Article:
In November, the Federal Reserve Bank of Kansas City, which includes Missouri and Nebraska, reported loan repayment rates were declining.
Through October 2019, about $9 billion in payments have been disbursed under the 2018 market facilitation program, and about $6.5 billion has been disbursed under the 2019 program, according to the USDA data. Up to $14.5 billion could be disbursed under the 2019 program.
The large majority of market facilitation payments have gone straight to farmers, according to the analysis of the data. Banks and members of the Farm Credit System, regulated by the Farm Credit Administration, have also received payments.
But, by far, ARM has received the most money under the program, according to the Midwest Center’s analysis of USDA payment data.
Under the 2018 trade mitigation program, ARM has received about $35 million. Under the 2019 program, it has received about $40 million, for a two-year total of about $75 million.
Market facilitation has been the most lucrative program for ARM. During the same time period, it received about $110 million total from all USDA’s Farm Service Agency payment programs, including trade mitigation, according to the analysis.
“It’s a symptom of stressed economic times when those types of lenders emerge.”
“The company with the second-highest amount from the trade mitigation program—AgCountry Farm Credit Services, a regulated lender in the Midwest—has received about $37 million for the two years combined, according to the analysis.
(The program has limits on how much money a single entity can receive, but it appears to not apply to third-parties that have been assigned the payment.)
The Midwest Center could only identify two other alternative lenders that had received market facilitation payments. They received much less than ARM—one has received about $7.5 million total, and the other about $1 million total.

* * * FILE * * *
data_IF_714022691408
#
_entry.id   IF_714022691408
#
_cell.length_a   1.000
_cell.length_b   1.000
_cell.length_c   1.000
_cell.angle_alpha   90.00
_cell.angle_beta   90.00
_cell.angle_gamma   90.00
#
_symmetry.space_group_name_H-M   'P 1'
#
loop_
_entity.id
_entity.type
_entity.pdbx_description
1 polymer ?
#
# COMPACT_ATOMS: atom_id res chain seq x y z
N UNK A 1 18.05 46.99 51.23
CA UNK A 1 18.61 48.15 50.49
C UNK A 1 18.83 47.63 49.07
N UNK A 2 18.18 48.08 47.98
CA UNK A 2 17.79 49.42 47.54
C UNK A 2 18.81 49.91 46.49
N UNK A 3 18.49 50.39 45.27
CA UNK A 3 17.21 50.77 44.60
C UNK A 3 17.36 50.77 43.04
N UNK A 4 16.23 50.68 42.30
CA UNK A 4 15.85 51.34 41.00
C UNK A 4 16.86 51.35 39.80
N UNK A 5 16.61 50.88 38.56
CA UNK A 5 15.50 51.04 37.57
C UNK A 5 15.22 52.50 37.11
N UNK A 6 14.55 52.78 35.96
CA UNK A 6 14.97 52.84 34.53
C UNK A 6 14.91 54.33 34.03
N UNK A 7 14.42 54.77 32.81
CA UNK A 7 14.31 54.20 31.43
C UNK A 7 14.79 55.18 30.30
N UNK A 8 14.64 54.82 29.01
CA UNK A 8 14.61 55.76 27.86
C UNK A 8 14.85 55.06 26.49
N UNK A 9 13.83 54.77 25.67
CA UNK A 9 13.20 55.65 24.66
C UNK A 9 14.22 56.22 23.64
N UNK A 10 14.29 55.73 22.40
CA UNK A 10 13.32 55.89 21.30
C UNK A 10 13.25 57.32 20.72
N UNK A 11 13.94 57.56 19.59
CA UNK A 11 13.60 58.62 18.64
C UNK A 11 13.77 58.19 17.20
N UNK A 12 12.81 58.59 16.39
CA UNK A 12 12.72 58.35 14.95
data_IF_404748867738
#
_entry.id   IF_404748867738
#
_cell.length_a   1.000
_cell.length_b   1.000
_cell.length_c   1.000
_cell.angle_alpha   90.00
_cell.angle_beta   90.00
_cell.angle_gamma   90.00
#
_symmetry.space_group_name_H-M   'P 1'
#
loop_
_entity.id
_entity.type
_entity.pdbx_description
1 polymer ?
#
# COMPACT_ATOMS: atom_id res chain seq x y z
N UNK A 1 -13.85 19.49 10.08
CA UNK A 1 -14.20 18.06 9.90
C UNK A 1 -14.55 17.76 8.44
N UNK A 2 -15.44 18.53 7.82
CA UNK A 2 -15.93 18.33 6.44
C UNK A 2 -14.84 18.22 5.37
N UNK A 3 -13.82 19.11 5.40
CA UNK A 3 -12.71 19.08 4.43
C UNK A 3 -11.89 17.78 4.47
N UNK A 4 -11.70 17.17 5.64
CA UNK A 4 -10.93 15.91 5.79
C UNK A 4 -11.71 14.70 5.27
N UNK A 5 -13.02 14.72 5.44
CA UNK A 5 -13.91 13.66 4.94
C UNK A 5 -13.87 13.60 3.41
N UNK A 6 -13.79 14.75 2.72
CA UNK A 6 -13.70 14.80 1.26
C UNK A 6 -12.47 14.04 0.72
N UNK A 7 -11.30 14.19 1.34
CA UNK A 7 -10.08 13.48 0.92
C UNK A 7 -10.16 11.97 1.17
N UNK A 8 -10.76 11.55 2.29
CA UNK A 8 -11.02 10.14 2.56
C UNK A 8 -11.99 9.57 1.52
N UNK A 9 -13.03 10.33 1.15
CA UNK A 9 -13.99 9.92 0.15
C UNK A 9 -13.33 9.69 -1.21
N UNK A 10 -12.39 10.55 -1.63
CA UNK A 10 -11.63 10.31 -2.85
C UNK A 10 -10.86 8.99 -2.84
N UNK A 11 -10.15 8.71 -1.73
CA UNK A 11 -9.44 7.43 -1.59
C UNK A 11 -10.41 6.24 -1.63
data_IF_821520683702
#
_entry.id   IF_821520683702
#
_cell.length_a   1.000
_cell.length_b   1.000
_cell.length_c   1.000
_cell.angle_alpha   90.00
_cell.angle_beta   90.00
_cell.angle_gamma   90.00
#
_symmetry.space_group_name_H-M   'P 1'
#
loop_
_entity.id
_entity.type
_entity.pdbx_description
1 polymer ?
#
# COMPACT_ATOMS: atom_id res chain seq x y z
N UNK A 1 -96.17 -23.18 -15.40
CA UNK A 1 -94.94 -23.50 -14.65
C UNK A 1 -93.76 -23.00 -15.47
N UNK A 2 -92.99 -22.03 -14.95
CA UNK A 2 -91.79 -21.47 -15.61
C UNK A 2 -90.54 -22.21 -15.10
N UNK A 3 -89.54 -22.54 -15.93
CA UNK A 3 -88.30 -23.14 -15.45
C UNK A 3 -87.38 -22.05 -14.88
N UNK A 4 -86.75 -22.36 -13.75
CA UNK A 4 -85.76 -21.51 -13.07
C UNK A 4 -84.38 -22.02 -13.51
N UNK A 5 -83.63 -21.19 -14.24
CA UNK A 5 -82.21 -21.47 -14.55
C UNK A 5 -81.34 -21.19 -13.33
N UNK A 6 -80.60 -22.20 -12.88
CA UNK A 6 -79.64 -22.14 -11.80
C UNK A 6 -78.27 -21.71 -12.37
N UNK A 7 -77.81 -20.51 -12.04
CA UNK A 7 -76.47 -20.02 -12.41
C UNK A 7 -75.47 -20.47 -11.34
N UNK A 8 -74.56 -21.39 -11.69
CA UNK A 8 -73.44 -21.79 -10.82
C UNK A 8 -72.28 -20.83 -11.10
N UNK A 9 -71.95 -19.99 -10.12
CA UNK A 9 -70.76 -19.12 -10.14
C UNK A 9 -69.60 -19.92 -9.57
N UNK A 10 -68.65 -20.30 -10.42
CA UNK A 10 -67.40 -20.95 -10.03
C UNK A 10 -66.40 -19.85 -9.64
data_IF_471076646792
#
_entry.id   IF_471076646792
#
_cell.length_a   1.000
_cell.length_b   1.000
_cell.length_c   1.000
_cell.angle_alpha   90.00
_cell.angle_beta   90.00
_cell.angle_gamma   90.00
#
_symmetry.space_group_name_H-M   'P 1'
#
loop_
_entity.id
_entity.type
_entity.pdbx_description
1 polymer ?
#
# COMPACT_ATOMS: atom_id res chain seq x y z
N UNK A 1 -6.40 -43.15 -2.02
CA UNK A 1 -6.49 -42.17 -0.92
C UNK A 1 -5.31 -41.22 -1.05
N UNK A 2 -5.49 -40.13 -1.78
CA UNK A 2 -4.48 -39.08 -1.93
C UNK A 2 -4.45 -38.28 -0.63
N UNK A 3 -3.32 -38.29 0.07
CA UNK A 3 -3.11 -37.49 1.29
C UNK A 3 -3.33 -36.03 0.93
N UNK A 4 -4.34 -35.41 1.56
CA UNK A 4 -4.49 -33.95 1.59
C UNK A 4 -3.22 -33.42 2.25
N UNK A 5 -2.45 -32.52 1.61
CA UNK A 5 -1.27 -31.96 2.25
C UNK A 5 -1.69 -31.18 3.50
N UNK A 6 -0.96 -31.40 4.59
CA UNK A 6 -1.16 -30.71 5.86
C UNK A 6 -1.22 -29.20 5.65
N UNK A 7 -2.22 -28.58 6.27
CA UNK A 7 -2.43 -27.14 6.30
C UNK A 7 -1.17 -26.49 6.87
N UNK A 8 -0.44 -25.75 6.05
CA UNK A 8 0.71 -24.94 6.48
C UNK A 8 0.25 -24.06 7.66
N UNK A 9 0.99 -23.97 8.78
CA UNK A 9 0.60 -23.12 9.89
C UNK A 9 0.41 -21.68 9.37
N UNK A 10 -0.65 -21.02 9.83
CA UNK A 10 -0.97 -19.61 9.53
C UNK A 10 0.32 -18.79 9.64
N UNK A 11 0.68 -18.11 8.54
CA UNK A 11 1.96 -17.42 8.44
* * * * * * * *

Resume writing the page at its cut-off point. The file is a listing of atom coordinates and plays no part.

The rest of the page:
Farmers pursue alternative loan options because they’ve borrowed “up to the hilt” and need an additional source of income to keep their operation going, said Alex White, a professor at Virginia Tech University who focuses on farm economics.
These loans are typically easier to get than traditional ones, and the influx of cash would, presumably, get producers through until their situation improves, he said.
With extreme weather increasing throughout the Midwest, farmers have struggled to produce a reliable crop.
That’s led some traditional lenders to avoid taking on the risk of lending to them, said Paul Erickson, the president and CEO of Conterra Ag, an Iowa-based lender that focuses on restructuring real estate debt. His company has worked with ARM, he said.
When it comes to the ability to access more traditional credit, “rural America has been left behind,” he said. “A lot of small family farms will be lost without ARM or Conterra.”
If farmers do have loans with traditional lenders, the extra debt from an alternative loan may affect their ability to pay back their other debt, Shan Hanes, the president and CEO of Heartland Tri-State Bank in Kansas told a congressional committee in December.
“It’s that one extra straw that broke the camel’s back,” he said. “Then, they come to us and they can’t figure out why they didn’t break even.”
Any farmer that takes on debt from alternative lenders should have an exit plan, said Mark Scanlan, the senior vice president for agriculture and rural policy at the Independent Community Bankers Association.
“They should still get advice outside of that non-traditional lender, just to be sure,” he said, “to be sure what they’re doing is wise.”
The Midwest Center for Investigative Reporting is a nonprofit, online newsroom offering investigative and enterprise coverage of agribusiness, Big Ag and related issues through data analysis, visualizations, in-depth reports and interactive web tools. Visit us online at www.investigatemidwest.org/
Sky Chadde is the Midwest Center’s Gannett Agricultural Data Fellow. Lucille Sherman is a Gannett Data and Investigations reporter.
Pramod Acharya contributed to this story.